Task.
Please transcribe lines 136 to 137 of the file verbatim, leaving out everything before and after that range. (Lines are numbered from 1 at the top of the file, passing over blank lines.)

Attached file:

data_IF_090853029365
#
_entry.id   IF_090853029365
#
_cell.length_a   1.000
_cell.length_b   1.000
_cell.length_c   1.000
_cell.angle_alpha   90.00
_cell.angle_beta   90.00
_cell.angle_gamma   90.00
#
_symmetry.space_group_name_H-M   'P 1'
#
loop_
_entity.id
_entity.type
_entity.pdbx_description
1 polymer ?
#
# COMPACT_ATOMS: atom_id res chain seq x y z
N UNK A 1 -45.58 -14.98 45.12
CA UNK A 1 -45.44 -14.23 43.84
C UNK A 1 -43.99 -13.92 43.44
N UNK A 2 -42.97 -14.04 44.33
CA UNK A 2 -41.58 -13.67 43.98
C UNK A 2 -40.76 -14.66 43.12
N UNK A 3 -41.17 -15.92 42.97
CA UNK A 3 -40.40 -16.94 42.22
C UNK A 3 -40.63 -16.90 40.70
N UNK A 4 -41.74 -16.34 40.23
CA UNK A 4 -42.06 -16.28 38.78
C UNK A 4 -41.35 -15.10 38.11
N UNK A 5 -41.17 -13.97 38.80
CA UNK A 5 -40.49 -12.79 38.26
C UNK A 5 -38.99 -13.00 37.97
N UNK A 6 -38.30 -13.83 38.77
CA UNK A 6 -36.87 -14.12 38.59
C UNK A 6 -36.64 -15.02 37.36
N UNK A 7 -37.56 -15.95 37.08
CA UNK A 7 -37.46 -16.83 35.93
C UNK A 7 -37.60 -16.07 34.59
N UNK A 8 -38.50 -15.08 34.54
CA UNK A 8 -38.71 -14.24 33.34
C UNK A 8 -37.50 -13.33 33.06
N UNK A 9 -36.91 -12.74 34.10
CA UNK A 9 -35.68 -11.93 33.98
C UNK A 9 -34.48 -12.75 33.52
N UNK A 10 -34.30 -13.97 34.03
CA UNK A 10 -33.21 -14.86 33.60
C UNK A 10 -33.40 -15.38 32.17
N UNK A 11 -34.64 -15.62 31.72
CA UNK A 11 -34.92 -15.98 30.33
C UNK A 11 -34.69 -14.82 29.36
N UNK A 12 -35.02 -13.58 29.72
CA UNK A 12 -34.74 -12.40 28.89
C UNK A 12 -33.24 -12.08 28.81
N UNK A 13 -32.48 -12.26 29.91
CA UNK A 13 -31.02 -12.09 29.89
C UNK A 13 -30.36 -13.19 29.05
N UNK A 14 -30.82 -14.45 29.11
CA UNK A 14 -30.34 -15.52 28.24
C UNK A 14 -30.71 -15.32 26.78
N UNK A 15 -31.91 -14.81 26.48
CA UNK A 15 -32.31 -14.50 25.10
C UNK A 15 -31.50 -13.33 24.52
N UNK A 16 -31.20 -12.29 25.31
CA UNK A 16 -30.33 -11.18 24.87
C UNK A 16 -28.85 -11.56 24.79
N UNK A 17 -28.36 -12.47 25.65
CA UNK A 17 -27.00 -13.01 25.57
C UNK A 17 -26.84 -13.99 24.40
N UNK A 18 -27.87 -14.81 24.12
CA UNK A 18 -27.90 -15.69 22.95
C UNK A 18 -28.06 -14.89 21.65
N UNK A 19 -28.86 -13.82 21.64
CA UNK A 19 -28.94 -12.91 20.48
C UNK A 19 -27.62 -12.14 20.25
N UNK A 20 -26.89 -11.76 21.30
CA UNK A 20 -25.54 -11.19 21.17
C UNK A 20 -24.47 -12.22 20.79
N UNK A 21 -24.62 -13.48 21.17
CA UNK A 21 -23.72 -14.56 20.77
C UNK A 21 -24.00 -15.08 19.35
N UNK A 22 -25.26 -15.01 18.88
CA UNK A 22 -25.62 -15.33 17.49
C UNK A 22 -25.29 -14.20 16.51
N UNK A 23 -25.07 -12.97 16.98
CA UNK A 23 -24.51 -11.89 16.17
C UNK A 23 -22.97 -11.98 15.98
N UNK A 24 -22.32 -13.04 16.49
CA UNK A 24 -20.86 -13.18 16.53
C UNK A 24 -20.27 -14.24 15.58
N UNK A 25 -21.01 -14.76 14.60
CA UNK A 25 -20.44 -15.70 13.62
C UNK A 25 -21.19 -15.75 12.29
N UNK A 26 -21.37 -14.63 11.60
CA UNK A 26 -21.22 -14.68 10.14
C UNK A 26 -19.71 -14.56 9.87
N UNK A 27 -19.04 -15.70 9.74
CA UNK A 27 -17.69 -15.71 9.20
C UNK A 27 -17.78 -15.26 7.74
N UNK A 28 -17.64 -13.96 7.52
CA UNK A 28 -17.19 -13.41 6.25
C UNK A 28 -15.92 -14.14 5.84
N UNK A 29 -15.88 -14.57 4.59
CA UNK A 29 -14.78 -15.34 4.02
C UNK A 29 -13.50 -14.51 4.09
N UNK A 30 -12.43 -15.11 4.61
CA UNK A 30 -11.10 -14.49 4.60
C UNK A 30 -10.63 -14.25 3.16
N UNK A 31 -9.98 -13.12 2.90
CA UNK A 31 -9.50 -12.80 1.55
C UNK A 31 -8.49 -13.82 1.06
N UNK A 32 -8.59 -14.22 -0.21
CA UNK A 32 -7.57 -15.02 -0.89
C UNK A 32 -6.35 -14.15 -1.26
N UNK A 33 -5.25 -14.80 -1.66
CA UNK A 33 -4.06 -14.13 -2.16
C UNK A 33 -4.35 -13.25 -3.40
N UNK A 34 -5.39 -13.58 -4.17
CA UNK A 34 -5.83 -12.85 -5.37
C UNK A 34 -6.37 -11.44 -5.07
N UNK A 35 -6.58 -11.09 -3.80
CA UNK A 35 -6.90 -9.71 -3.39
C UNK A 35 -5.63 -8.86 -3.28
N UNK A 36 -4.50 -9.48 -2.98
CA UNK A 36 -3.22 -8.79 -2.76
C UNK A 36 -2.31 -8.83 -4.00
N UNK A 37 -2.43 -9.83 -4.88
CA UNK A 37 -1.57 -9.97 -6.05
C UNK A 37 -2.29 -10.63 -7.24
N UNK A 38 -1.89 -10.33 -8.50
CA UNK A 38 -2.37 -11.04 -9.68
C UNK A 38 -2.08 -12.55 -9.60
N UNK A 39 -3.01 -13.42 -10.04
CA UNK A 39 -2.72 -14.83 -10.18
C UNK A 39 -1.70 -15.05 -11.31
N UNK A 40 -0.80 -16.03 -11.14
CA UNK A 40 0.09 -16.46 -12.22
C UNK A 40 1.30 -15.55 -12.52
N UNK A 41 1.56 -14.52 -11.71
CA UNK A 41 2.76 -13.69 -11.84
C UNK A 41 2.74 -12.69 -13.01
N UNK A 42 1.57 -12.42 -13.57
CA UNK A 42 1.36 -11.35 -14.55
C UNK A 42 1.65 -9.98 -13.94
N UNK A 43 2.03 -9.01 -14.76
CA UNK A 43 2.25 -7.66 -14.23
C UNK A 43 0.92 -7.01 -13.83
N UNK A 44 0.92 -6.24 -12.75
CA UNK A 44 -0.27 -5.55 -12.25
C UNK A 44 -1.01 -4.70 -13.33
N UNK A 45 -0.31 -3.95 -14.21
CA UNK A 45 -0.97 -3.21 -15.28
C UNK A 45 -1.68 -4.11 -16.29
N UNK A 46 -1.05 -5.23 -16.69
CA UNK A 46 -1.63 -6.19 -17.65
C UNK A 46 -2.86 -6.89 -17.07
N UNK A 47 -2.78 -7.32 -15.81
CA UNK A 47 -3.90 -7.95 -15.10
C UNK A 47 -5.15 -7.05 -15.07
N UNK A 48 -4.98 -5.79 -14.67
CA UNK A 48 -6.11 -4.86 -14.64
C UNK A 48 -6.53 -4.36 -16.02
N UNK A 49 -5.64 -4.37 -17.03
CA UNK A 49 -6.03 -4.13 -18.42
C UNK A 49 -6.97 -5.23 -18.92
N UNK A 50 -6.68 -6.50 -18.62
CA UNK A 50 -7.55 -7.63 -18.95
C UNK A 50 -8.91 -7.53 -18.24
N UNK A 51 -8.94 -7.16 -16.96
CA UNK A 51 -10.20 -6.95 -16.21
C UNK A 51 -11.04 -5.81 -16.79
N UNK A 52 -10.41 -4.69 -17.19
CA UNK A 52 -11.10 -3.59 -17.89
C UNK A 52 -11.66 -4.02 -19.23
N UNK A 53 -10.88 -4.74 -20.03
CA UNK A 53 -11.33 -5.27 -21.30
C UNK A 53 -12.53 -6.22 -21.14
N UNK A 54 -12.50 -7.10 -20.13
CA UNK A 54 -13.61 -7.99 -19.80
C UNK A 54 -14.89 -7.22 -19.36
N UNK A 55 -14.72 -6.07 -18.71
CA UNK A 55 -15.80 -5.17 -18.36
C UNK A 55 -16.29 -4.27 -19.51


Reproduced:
CA UNK A 39 -2.72 -14.83 -10.18
C UNK A 39 -1.70 -15.05 -11.31